Startups in India: The laws that are, and you need to know

Various types of startup entities are governed by separate laws, though there are certain common laws which are to be complied with

Published: 12, Mar 2018

Rajdeep Banerjee is an advocate and legal consultant. He has additional PG Diplomas in Alternate Dispute Resolution, Media Laws, Cyber Laws, Intellectual Property Laws and Human Rights Law from NALSAR, Hyderabad and NLSIU, Bengaluru. He has been practicing law for the last ten years. He is also a visiting faculty at various premier institutions and has taught Corporate Taxation, Business Laws, Labour Laws, Intellectual Property Laws, Cyber Laws, Business Process Outsourcing, Drafting and Conveyancing, Constitutional Law, Sports Law, Public International Law and Human Rights to MBA and Law students. He delivers guest lectures on diverse topics to working professionals and students. He has been a resource person and has also presented research papers at various International and National Seminars and Conferences. He knows various languages including German, French, Spanish and Japanese. Joyeeta Banerjee is a legal consultant and practicing advocate for the last ten years. She is also a qualified Mechanical Engineer. She is also a visiting faculty at various premier institutions teaching Business and Economic Laws, Corporate Laws, Taxation Laws, Legal and Regulatory aspects of Banking, Intellectual Property Laws, Drafting and Conveyancing, Criminal law and Cyber Laws to MBA and Law students. She has delivered various guest lectures to working professionals and students. She has been resource person and has also presented research papers at various International and National Seminars and Conferences. She has PG Diplomas in Cyber Laws, Intellectual Property Laws, Media Laws, Alternate Dispute Resolution and Human Rights Law from NALSAR, Hyderabad and NLSIU, Bengaluru. She knows seven languages including Japanese, German, French and Spanish.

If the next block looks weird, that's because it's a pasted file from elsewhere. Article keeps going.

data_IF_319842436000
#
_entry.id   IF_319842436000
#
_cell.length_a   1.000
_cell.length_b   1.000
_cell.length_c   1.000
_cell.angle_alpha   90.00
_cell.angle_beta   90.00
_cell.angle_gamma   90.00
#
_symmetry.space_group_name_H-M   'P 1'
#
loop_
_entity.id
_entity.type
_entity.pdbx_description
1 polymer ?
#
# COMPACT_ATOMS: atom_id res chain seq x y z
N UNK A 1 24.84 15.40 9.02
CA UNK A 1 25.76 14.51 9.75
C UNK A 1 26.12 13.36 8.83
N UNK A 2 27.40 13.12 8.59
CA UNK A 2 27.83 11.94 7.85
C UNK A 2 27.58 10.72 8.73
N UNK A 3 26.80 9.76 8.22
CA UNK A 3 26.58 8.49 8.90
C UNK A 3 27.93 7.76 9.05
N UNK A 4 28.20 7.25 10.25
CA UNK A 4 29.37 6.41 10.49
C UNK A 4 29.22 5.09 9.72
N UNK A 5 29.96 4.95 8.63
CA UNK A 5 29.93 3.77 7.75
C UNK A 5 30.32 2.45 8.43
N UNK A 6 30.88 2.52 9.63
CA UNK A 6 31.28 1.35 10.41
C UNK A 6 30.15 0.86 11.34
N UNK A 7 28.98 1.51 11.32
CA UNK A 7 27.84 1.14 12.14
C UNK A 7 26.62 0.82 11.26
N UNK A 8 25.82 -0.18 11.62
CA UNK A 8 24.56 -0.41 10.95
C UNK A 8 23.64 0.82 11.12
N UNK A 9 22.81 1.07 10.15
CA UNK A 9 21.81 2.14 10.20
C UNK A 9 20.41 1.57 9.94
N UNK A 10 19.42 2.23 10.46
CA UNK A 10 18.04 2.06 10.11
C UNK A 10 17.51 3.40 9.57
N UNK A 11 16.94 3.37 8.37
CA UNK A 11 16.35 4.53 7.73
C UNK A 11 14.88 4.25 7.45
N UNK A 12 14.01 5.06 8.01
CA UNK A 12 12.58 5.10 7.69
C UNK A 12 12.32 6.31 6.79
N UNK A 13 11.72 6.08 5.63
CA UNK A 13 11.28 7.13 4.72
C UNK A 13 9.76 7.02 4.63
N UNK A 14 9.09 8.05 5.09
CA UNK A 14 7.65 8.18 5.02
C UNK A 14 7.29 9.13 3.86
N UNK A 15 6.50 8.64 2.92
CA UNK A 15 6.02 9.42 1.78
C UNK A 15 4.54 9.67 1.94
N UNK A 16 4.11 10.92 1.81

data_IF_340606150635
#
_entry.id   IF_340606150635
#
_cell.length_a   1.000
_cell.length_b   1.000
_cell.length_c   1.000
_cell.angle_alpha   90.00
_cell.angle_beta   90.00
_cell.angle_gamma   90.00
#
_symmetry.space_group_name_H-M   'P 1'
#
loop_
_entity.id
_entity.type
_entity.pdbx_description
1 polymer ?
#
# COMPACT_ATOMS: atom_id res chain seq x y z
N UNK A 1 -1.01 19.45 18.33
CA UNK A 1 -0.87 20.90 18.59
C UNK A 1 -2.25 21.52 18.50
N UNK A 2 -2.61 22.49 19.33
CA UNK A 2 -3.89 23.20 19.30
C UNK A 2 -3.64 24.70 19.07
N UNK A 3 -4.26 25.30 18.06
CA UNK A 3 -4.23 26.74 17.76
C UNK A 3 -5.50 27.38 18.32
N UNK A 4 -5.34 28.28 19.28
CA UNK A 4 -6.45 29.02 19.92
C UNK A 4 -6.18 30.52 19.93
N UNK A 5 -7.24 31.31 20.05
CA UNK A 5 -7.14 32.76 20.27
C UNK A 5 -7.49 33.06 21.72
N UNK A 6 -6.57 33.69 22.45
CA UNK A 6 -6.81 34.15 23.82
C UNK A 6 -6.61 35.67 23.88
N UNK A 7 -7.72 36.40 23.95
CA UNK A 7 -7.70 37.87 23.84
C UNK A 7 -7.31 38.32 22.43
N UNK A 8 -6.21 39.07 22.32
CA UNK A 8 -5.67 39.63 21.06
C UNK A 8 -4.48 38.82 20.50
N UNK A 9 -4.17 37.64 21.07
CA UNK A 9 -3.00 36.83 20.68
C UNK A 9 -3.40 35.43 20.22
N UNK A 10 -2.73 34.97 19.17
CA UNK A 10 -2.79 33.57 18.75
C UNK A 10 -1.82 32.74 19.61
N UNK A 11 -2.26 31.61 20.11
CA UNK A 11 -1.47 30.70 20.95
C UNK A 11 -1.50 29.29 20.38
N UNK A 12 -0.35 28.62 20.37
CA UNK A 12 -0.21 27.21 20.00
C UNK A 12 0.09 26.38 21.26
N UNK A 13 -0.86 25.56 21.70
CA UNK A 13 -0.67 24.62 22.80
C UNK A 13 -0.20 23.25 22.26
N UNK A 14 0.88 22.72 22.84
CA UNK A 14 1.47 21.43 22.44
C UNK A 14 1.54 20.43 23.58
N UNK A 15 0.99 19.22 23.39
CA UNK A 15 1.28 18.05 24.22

Image: Shutterstock
Image: Shutterstock

Startups are the future of India. The rapid advancement in many sectors has led to a spurt in the numbers and quality of startups in India. It can be incorporated in various forms such as company including a one-person company, limited-liability partnership or a partnership firm. Each type of entity is governed by separate laws, though there are certain common laws which are to be complied with.

Other than laws relating to the incorporation, tax laws, labour legislations, environmental laws, securities laws, contract law, intellectual property laws and various other kind of laws are required to be adhered to. Startups should also be aware of dispute settlement mechanism which includes litigation, arbitration, mediation, conciliation and negotiation.